On the other hand, according to a manufacturing method of a light source according to the present invention, the size of the bumps differs between the electrodes. Therefore, it is possible to enhance the bonding force between the electrode and the conductive land for the smaller-area electrode, for example by bonding the smaller-area electrode using a bump larger than bumps used to bond the larger-area electrode. This helps reduce the possibility of non-lighting of the light emitting device.

BRIEF DESCRIPTION OF THE DRAWINGS

FIG. 1 shows a plan view of a conventional light source in which an LED bare chip 9D is mounted.

FIG. 2 shows a perspective view of an LED light source according to the present invention.

FIG. 3 shows an exploded perspective view of the LED light source.

FIG. 4 shows an enlarged view of the longitudinal cross-section cut at the X-X line of FIG. 2, which is seen in the direction of the arrow.

FIG. 5 shows a plan view of the LED bare chip D65 of FIG. 4 when it is already mounted.

FIG. 6 is a diagram showing the LED bare chip D65 mounted to a substrate, which is cut at the bumps and seen from the direction of the substrate.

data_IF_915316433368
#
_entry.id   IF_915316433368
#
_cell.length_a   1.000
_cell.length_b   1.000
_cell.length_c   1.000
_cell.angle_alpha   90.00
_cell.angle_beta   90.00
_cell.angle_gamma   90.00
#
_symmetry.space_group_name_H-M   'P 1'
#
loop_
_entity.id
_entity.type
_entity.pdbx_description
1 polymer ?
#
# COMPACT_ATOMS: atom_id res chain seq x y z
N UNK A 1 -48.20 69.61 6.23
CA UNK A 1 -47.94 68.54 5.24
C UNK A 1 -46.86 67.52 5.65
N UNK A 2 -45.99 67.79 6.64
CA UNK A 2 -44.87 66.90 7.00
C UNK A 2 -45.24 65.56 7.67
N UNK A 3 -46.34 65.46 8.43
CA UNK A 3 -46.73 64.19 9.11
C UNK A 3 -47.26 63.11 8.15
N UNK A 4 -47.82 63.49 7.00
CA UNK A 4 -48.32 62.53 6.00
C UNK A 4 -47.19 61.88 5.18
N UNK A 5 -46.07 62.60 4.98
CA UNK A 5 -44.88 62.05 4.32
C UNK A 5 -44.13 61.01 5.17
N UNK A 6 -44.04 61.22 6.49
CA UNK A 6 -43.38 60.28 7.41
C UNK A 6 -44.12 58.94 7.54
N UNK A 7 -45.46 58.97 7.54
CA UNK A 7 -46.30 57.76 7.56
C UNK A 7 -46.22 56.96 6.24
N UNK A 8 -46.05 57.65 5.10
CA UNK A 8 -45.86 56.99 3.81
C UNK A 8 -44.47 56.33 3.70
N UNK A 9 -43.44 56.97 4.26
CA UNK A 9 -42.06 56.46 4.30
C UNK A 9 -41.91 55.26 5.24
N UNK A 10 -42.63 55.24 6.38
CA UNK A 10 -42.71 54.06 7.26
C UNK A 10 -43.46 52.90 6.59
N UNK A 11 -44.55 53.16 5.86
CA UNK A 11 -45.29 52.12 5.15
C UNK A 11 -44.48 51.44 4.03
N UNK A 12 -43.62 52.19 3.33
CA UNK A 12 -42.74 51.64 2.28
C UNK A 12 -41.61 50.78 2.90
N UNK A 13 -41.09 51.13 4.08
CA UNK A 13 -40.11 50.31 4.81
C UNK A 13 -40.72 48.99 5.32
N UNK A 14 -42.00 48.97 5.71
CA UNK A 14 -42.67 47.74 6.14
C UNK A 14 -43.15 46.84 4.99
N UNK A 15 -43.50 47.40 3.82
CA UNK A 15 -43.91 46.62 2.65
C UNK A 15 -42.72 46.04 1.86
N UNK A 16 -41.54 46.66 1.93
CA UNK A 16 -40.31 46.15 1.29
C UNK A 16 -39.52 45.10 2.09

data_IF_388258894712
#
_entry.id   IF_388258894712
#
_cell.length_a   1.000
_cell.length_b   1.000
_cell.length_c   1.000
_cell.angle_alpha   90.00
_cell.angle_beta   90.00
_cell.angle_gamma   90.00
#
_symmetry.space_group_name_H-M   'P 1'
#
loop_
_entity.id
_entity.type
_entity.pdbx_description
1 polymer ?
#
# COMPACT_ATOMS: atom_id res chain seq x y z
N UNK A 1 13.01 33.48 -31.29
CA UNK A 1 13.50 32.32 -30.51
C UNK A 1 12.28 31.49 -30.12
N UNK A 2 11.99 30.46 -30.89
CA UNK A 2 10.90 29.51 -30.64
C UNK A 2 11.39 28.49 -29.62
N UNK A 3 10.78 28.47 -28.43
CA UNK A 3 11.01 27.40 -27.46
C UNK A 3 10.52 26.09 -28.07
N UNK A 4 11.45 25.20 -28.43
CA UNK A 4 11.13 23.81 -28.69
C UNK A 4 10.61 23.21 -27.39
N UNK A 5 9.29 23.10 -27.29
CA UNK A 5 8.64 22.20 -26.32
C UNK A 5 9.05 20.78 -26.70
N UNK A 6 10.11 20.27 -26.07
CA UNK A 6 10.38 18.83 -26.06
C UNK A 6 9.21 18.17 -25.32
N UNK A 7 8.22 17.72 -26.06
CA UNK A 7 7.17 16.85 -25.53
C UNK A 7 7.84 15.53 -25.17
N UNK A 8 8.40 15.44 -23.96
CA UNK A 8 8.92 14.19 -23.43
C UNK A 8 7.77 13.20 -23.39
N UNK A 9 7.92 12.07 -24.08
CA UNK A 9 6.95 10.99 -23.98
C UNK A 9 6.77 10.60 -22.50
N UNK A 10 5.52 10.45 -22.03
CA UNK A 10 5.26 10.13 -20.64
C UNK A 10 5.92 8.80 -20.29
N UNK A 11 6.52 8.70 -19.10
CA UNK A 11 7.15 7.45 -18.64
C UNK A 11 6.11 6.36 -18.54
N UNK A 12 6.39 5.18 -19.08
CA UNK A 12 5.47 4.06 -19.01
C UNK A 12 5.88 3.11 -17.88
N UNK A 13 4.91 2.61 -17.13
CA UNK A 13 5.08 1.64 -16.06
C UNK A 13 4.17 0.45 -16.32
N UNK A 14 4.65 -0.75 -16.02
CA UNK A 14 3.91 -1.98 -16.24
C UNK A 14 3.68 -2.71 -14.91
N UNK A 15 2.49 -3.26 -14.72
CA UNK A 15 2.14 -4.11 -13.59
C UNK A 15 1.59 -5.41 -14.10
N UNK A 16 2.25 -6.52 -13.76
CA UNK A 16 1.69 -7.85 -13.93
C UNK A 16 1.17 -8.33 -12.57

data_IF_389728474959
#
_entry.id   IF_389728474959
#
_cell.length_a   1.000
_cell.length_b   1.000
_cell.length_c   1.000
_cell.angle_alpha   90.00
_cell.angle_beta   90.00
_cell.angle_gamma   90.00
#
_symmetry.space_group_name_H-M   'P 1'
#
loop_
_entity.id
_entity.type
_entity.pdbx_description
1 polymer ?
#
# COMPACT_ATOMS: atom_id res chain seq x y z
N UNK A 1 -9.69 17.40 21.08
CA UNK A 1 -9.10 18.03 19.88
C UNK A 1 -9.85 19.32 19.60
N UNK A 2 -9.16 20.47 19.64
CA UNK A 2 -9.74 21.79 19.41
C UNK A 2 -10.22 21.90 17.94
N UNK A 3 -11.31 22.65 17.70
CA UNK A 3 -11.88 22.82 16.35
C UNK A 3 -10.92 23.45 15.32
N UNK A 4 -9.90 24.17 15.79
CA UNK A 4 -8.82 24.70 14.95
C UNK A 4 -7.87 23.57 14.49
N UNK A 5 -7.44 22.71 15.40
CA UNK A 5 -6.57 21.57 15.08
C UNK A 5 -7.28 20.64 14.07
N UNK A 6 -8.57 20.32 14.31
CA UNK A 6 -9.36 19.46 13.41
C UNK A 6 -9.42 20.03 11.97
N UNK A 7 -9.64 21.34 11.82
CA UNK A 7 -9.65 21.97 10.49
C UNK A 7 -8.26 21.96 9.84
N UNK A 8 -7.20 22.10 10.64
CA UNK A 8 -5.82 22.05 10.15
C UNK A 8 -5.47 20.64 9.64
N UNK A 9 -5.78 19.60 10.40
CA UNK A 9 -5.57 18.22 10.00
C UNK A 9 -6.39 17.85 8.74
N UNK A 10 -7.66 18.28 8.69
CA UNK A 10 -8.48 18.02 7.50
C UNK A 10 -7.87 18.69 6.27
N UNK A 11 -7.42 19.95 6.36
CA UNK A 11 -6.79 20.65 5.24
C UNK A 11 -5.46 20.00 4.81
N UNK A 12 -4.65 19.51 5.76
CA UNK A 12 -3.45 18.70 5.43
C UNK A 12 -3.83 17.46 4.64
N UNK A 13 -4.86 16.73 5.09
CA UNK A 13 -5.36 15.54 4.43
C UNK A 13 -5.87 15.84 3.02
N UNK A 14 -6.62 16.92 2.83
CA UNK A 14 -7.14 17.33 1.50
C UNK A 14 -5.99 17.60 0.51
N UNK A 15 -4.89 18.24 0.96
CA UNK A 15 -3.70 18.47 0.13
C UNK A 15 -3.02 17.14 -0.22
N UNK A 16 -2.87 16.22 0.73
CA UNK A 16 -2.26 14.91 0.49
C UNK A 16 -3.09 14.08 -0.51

FIG. 7 shows an overview of the stud bump manufacturing process.

FIG. 8 is a diagram for explaining the process for mounting an LED bare chip.

FIG. 9 is a diagram showing a load condition in the process of mounting an LED bare chip.

FIG. 10 is a diagram showing an ultrasound application condition in the process of mounting an LED bare chip.

FIG. 11 is a diagram showing the bumps according to a modification example 1.

FIG. 12 is a diagram showing a state of the bumps before they are deformed.

FIG. 13 is a diagram showing a load condition employed in a modification example 2.

FIG. 14 is a diagram showing the difference of bonding force between an LED bare chip and bumps, for each load condition.

FIGS. 15A, 15B, and 15C are diagrams showing the LED bare chip 2D according to a modification example 3, which is cut at the bumps and seen from the direction of the substrate.